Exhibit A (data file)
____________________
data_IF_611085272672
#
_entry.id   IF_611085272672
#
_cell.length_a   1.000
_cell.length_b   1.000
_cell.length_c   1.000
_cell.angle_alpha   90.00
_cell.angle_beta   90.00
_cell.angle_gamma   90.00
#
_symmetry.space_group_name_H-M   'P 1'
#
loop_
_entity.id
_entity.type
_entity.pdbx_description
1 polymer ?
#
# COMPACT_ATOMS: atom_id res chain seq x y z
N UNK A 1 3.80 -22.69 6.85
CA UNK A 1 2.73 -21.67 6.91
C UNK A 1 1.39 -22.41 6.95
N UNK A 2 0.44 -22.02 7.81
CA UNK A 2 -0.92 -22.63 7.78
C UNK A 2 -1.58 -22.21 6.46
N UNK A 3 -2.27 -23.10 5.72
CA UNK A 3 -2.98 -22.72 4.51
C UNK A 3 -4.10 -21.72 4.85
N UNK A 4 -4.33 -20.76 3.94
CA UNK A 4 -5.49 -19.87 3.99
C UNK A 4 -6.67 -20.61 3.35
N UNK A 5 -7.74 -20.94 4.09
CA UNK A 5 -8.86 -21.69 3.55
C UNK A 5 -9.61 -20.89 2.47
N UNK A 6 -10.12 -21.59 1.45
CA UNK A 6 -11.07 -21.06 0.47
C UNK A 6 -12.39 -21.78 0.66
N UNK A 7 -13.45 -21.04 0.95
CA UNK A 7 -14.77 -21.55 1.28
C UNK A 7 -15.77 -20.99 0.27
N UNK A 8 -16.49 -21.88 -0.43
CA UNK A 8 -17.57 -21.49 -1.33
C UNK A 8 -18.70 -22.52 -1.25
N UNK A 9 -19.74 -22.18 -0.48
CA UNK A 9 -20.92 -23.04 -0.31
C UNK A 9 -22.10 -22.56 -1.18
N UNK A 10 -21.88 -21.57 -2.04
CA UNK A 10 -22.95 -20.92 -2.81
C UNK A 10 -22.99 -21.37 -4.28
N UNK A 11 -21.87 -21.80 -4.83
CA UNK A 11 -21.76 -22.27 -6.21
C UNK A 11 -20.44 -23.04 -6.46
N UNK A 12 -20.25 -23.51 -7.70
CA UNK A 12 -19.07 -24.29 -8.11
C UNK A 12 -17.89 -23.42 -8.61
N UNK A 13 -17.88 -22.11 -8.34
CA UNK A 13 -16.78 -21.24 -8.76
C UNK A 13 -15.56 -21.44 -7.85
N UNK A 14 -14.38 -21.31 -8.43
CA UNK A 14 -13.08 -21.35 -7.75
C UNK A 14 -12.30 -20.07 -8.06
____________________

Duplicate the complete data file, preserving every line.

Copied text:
data_IF_611085272672
#
_entry.id   IF_611085272672
#
_cell.length_a   1.000
_cell.length_b   1.000
_cell.length_c   1.000
_cell.angle_alpha   90.00
_cell.angle_beta   90.00
_cell.angle_gamma   90.00
#
_symmetry.space_group_name_H-M   'P 1'
#
loop_
_entity.id
_entity.type
_entity.pdbx_description
1 polymer ?
#
# COMPACT_ATOMS: atom_id res chain seq x y z
N UNK A 1 3.80 -22.69 6.85
CA UNK A 1 2.73 -21.67 6.91
C UNK A 1 1.39 -22.41 6.95
N UNK A 2 0.44 -22.02 7.81
CA UNK A 2 -0.92 -22.63 7.78
C UNK A 2 -1.58 -22.21 6.46
N UNK A 3 -2.27 -23.10 5.72
CA UNK A 3 -2.98 -22.72 4.51
C UNK A 3 -4.10 -21.72 4.85
N UNK A 4 -4.33 -20.76 3.94
CA UNK A 4 -5.49 -19.87 3.99
C UNK A 4 -6.67 -20.61 3.35
N UNK A 5 -7.74 -20.94 4.09
CA UNK A 5 -8.86 -21.69 3.55
C UNK A 5 -9.61 -20.89 2.47
N UNK A 6 -10.12 -21.59 1.45
CA UNK A 6 -11.07 -21.06 0.47
C UNK A 6 -12.39 -21.78 0.66
N UNK A 7 -13.45 -21.04 0.95
CA UNK A 7 -14.77 -21.55 1.28
C UNK A 7 -15.77 -20.99 0.27
N UNK A 8 -16.49 -21.88 -0.43
CA UNK A 8 -17.57 -21.49 -1.33
C UNK A 8 -18.70 -22.52 -1.25
N UNK A 9 -19.74 -22.18 -0.48
CA UNK A 9 -20.92 -23.04 -0.31
C UNK A 9 -22.10 -22.56 -1.18
N UNK A 10 -21.88 -21.57 -2.04
CA UNK A 10 -22.95 -20.92 -2.81
C UNK A 10 -22.99 -21.37 -4.28
N UNK A 11 -21.87 -21.80 -4.83
CA UNK A 11 -21.76 -22.27 -6.21
C UNK A 11 -20.44 -23.04 -6.46
N UNK A 12 -20.25 -23.51 -7.70
CA UNK A 12 -19.07 -24.29 -8.11
C UNK A 12 -17.89 -23.42 -8.61
N UNK A 13 -17.88 -22.11 -8.34
CA UNK A 13 -16.78 -21.24 -8.76
C UNK A 13 -15.56 -21.44 -7.85
N UNK A 14 -14.38 -21.31 -8.43
CA UNK A 14 -13.08 -21.35 -7.75
C UNK A 14 -12.30 -20.07 -8.06